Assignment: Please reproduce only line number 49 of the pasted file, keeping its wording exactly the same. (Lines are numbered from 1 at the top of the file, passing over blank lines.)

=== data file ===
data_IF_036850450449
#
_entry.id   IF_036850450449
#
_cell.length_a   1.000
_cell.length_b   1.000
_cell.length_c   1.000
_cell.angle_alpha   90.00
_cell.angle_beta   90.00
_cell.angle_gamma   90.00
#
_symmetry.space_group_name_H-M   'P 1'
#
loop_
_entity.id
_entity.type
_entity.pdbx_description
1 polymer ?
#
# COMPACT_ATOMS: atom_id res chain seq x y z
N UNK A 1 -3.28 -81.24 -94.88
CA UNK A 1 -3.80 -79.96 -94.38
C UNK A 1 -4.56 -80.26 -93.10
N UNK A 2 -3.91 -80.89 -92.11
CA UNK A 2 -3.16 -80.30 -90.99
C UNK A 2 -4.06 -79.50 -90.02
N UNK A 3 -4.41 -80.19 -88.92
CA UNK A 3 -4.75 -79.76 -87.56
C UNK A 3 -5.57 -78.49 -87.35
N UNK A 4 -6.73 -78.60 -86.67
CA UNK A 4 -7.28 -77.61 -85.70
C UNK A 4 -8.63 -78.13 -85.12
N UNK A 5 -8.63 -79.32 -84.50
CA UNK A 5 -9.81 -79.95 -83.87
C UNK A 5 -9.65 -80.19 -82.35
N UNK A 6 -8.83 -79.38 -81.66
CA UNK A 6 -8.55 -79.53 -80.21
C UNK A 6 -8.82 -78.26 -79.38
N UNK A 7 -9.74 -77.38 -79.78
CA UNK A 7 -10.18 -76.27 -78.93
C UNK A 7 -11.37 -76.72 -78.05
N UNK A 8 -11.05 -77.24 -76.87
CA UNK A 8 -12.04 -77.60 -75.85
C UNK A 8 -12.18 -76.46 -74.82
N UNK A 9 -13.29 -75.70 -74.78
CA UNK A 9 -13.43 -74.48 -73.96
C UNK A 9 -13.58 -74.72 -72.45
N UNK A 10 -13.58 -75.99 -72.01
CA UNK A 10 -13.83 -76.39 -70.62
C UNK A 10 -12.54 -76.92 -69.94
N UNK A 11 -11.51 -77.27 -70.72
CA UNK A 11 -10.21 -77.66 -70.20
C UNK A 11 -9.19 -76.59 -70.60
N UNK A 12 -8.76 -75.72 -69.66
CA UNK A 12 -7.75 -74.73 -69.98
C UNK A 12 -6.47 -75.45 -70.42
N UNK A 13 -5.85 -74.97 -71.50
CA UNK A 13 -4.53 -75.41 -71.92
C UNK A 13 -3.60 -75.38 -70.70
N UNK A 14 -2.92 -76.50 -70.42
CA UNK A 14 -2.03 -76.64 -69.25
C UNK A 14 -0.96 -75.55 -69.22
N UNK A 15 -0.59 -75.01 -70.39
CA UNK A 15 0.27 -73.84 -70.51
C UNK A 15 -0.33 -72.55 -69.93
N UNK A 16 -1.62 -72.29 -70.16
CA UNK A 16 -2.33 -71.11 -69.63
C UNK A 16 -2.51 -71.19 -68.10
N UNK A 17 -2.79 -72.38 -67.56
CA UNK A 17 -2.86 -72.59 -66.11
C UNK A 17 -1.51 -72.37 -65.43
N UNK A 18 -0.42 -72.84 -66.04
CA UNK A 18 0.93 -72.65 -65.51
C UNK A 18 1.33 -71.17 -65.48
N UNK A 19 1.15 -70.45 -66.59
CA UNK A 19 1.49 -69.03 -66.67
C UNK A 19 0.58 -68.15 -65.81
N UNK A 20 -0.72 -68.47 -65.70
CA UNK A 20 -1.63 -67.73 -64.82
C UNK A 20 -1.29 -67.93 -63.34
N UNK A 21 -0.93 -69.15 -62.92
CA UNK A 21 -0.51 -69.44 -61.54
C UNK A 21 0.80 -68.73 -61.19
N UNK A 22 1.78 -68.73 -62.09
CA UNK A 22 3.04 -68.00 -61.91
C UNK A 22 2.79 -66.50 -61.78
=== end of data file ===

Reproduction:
CA UNK A 10 -13.83 -76.39 -70.62